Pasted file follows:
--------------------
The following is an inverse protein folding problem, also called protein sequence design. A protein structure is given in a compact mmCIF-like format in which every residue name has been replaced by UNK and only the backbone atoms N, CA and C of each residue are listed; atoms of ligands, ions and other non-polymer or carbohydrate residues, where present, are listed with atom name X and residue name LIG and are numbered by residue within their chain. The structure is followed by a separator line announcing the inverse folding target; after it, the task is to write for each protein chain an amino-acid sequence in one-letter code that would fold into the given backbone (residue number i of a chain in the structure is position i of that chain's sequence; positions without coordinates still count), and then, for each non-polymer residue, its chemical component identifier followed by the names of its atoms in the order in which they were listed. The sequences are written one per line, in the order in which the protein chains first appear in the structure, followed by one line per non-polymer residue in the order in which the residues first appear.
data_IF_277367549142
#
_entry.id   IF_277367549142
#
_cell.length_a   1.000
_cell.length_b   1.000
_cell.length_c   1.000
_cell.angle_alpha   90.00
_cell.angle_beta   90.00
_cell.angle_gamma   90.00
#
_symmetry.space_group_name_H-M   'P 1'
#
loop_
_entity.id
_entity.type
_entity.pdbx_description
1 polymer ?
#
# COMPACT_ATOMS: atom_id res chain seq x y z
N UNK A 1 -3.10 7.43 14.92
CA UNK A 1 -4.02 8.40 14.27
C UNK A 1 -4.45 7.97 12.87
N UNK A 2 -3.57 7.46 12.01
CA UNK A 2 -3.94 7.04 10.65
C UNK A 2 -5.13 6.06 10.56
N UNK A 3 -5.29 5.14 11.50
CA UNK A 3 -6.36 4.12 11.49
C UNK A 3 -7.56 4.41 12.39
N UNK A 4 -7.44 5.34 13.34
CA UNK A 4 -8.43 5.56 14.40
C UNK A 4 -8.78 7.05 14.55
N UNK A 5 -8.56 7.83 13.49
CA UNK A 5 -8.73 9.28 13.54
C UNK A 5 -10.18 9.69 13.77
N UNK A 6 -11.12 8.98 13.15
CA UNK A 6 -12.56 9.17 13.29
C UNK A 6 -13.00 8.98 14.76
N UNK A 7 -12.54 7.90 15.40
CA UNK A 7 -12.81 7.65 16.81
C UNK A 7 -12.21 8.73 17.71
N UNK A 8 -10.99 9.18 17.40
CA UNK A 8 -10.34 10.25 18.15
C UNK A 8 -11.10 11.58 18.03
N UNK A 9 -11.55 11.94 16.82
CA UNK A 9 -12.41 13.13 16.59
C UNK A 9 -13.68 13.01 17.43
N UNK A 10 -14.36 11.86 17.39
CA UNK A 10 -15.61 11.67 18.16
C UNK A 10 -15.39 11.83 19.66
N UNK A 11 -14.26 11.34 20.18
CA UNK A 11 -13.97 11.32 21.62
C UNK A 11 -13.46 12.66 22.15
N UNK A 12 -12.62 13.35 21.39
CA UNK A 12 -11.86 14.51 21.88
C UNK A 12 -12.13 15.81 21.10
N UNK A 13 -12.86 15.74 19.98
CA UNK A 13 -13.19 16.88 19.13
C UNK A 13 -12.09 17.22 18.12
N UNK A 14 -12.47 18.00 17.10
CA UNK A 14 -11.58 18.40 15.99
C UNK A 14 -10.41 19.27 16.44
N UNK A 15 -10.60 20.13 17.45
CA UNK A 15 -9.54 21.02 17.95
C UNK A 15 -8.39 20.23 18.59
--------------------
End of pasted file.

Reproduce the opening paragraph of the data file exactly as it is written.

The following is an inverse protein folding problem, also called protein sequence design. A protein structure is given in a compact mmCIF-like format in which every residue name has been replaced by UNK and only the backbone atoms N, CA and C of each residue are listed; atoms of ligands, ions and other non-polymer or carbohydrate residues, where present, are listed with atom name X and residue name LIG and are numbered by residue within their chain. The structure is followed by a separator line announcing the inverse folding target; after it, the task is to write for each protein chain an amino-acid sequence in one-letter code that would fold into the given backbone (residue number i of a chain in the structure is position i of that chain's sequence; positions without coordinates still count), and then, for each non-polymer residue, its chemical component identifier followed by the names of its atoms in the order in which they were listed. The sequences are written one per line, in the order in which the protein chains first appear in the structure, followed by one line per non-polymer residue in the order in which the residues first appear.